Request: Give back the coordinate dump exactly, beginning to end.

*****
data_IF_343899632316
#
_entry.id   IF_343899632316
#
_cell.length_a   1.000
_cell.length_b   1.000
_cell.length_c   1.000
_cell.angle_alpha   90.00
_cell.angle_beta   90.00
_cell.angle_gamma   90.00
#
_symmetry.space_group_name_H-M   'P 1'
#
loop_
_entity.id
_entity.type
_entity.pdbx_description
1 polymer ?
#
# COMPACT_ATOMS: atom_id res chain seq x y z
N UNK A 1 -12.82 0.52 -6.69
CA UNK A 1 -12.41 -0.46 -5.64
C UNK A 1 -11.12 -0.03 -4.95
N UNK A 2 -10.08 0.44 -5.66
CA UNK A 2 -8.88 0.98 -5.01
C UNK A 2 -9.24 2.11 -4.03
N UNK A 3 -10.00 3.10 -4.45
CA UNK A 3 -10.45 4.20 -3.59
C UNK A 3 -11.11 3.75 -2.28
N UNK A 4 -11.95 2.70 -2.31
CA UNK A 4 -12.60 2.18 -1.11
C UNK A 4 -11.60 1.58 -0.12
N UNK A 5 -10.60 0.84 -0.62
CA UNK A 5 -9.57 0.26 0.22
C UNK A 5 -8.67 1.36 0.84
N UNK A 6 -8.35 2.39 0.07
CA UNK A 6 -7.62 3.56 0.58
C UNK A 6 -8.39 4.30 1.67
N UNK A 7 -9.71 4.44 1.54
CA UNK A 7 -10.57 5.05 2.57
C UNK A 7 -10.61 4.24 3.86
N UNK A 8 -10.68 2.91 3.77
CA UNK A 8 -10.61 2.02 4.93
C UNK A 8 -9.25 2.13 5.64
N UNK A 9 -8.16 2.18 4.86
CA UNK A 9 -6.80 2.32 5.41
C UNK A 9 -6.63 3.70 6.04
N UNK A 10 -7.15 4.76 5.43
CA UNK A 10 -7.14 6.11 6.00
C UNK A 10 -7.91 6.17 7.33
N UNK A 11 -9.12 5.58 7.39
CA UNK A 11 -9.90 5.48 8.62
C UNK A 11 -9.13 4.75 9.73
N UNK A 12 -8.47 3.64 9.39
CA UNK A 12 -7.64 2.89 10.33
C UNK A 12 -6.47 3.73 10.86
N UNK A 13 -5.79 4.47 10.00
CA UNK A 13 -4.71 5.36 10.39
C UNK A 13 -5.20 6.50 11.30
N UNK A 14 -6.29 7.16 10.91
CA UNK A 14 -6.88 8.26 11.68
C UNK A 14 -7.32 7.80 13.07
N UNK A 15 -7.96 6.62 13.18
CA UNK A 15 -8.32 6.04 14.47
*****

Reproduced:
data_IF_343899632316
#
_entry.id   IF_343899632316
#
_cell.length_a   1.000
_cell.length_b   1.000
_cell.length_c   1.000
_cell.angle_alpha   90.00
_cell.angle_beta   90.00
_cell.angle_gamma   90.00
#
_symmetry.space_group_name_H-M   'P 1'
#
loop_
_entity.id
_entity.type
_entity.pdbx_description
1 polymer ?
#
# COMPACT_ATOMS: atom_id res chain seq x y z
N UNK A 1 -12.82 0.52 -6.69
CA UNK A 1 -12.41 -0.46 -5.64
C UNK A 1 -11.12 -0.03 -4.95
N UNK A 2 -10.08 0.44 -5.66
CA UNK A 2 -8.88 0.98 -5.01
C UNK A 2 -9.24 2.11 -4.03
N UNK A 3 -10.00 3.10 -4.45
CA UNK A 3 -10.45 4.20 -3.59
C UNK A 3 -11.11 3.75 -2.28
N UNK A 4 -11.95 2.70 -2.31
CA UNK A 4 -12.60 2.18 -1.11
C UNK A 4 -11.60 1.58 -0.12
N UNK A 5 -10.60 0.84 -0.62
CA UNK A 5 -9.57 0.26 0.22
C UNK A 5 -8.67 1.36 0.84
N UNK A 6 -8.35 2.39 0.07
CA UNK A 6 -7.62 3.56 0.58
C UNK A 6 -8.39 4.30 1.67
N UNK A 7 -9.71 4.44 1.54
CA UNK A 7 -10.57 5.05 2.57
C UNK A 7 -10.61 4.24 3.86
N UNK A 8 -10.68 2.91 3.77
CA UNK A 8 -10.61 2.02 4.93
C UNK A 8 -9.25 2.13 5.64
N UNK A 9 -8.16 2.18 4.86
CA UNK A 9 -6.80 2.32 5.41
C UNK A 9 -6.63 3.70 6.04
N UNK A 10 -7.15 4.76 5.43
CA UNK A 10 -7.14 6.11 6.00
C UNK A 10 -7.91 6.17 7.33
N UNK A 11 -9.12 5.58 7.39
CA UNK A 11 -9.90 5.48 8.62
C UNK A 11 -9.13 4.75 9.73
N UNK A 12 -8.47 3.64 9.39
CA UNK A 12 -7.64 2.89 10.33
C UNK A 12 -6.47 3.73 10.86
N UNK A 13 -5.79 4.47 10.00
CA UNK A 13 -4.71 5.36 10.39
C UNK A 13 -5.20 6.50 11.30
N UNK A 14 -6.29 7.16 10.91
CA UNK A 14 -6.88 8.26 11.68
C UNK A 14 -7.32 7.80 13.07
N UNK A 15 -7.96 6.62 13.18
CA UNK A 15 -8.32 6.04 14.47